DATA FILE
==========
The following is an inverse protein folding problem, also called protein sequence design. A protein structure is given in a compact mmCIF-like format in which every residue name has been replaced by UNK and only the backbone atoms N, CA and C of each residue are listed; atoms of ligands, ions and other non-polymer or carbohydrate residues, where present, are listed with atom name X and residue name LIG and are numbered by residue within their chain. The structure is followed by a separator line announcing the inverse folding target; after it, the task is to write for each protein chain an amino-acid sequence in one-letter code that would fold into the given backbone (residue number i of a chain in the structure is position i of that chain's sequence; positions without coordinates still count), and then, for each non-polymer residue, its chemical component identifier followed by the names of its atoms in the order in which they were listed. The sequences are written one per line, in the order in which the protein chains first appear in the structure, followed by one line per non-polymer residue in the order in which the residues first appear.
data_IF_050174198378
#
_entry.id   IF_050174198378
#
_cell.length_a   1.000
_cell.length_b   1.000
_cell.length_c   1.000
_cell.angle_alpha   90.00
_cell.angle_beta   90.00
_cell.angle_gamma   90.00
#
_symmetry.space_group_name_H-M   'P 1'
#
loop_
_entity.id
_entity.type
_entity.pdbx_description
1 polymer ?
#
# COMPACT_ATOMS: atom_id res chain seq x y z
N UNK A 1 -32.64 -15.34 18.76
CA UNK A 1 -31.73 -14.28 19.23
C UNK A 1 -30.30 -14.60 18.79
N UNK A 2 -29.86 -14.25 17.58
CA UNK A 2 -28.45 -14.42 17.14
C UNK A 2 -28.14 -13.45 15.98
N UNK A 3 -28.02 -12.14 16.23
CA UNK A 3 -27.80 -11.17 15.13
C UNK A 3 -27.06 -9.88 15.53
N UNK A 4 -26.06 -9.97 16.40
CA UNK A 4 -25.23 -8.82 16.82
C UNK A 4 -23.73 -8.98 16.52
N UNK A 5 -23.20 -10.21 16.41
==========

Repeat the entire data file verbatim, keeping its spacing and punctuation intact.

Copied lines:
The following is an inverse protein folding problem, also called protein sequence design. A protein structure is given in a compact mmCIF-like format in which every residue name has been replaced by UNK and only the backbone atoms N, CA and C of each residue are listed; atoms of ligands, ions and other non-polymer or carbohydrate residues, where present, are listed with atom name X and residue name LIG and are numbered by residue within their chain. The structure is followed by a separator line announcing the inverse folding target; after it, the task is to write for each protein chain an amino-acid sequence in one-letter code that would fold into the given backbone (residue number i of a chain in the structure is position i of that chain's sequence; positions without coordinates still count), and then, for each non-polymer residue, its chemical component identifier followed by the names of its atoms in the order in which they were listed. The sequences are written one per line, in the order in which the protein chains first appear in the structure, followed by one line per non-polymer residue in the order in which the residues first appear.
data_IF_050174198378
#
_entry.id   IF_050174198378
#
_cell.length_a   1.000
_cell.length_b   1.000
_cell.length_c   1.000
_cell.angle_alpha   90.00
_cell.angle_beta   90.00
_cell.angle_gamma   90.00
#
_symmetry.space_group_name_H-M   'P 1'
#
loop_
_entity.id
_entity.type
_entity.pdbx_description
1 polymer ?
#
# COMPACT_ATOMS: atom_id res chain seq x y z
N UNK A 1 -32.64 -15.34 18.76
CA UNK A 1 -31.73 -14.28 19.23
C UNK A 1 -30.30 -14.60 18.79
N UNK A 2 -29.86 -14.25 17.58
CA UNK A 2 -28.45 -14.42 17.14
C UNK A 2 -28.14 -13.45 15.98
N UNK A 3 -28.02 -12.14 16.23
CA UNK A 3 -27.80 -11.17 15.13
C UNK A 3 -27.06 -9.88 15.53
N UNK A 4 -26.06 -9.97 16.40
CA UNK A 4 -25.23 -8.82 16.82
C UNK A 4 -23.73 -8.98 16.52
N UNK A 5 -23.20 -10.21 16.41